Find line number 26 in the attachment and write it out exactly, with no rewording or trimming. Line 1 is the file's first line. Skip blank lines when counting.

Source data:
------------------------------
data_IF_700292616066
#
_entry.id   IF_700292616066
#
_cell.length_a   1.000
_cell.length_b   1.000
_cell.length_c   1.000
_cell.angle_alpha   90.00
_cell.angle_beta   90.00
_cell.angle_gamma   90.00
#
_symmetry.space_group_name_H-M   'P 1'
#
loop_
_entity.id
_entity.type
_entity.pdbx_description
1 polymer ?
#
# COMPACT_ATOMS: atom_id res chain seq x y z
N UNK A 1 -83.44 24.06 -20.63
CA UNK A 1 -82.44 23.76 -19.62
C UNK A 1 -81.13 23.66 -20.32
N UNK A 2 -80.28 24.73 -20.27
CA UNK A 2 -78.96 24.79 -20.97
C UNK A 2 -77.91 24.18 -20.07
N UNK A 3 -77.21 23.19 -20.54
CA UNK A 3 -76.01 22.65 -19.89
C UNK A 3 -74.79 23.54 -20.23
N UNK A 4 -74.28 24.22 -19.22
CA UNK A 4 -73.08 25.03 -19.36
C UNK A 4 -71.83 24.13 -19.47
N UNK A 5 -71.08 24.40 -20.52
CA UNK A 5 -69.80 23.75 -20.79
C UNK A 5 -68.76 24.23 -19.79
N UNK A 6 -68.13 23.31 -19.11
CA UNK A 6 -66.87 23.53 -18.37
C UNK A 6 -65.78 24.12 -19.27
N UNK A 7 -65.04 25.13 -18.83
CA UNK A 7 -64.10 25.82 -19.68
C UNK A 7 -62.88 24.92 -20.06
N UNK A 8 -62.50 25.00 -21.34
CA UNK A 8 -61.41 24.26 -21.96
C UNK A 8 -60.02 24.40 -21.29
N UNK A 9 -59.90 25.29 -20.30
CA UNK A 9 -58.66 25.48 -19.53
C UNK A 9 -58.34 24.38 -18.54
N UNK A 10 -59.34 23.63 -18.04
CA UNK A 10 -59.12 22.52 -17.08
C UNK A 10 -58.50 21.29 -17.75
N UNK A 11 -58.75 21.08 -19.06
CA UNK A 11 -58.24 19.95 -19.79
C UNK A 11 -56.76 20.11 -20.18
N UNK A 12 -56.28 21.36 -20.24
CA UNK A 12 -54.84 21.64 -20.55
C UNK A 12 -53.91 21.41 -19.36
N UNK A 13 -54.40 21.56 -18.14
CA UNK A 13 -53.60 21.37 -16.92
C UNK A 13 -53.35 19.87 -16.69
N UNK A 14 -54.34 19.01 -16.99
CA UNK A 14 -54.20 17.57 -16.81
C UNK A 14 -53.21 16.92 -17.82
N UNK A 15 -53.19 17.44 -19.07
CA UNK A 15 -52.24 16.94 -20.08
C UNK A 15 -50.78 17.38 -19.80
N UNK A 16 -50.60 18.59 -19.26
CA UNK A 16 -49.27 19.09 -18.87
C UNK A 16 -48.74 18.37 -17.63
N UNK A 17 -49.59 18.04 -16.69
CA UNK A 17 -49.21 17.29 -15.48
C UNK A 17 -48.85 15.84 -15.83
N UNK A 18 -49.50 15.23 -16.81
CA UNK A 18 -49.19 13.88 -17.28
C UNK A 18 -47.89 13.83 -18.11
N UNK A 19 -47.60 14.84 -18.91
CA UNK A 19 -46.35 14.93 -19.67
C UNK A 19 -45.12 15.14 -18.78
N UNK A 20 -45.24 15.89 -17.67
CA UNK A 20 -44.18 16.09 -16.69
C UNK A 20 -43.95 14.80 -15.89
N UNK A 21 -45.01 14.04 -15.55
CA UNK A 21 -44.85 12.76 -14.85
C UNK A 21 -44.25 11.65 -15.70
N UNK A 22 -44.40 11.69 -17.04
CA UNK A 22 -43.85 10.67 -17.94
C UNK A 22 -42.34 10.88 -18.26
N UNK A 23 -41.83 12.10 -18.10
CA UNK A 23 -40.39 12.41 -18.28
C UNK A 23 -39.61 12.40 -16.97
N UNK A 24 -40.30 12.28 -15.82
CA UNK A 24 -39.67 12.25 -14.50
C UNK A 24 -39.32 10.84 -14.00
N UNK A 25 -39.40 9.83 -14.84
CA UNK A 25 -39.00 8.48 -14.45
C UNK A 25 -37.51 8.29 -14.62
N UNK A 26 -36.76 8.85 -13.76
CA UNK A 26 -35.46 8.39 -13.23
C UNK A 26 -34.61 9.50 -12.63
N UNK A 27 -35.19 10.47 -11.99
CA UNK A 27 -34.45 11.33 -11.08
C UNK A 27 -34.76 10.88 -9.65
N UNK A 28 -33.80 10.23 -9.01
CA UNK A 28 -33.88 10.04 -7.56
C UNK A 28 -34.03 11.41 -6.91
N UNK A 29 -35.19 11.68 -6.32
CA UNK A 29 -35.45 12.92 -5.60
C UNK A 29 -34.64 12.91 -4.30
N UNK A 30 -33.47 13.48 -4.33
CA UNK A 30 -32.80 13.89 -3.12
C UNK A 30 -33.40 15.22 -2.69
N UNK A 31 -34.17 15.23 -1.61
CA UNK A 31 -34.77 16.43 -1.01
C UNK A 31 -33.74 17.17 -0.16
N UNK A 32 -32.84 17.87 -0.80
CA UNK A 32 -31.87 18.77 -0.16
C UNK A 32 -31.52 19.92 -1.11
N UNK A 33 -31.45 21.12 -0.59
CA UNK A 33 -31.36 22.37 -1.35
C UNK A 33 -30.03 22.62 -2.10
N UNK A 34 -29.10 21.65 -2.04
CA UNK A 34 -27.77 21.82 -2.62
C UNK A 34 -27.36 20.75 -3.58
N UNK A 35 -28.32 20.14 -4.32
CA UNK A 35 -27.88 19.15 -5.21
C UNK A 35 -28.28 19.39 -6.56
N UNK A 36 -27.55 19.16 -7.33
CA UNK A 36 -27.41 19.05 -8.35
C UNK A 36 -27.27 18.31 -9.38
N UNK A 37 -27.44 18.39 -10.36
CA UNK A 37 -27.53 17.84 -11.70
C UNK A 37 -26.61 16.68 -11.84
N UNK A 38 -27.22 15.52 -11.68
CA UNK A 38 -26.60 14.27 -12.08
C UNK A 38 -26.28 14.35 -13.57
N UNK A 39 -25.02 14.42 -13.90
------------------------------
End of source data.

C UNK A 2 -77.91 24.18 -20.07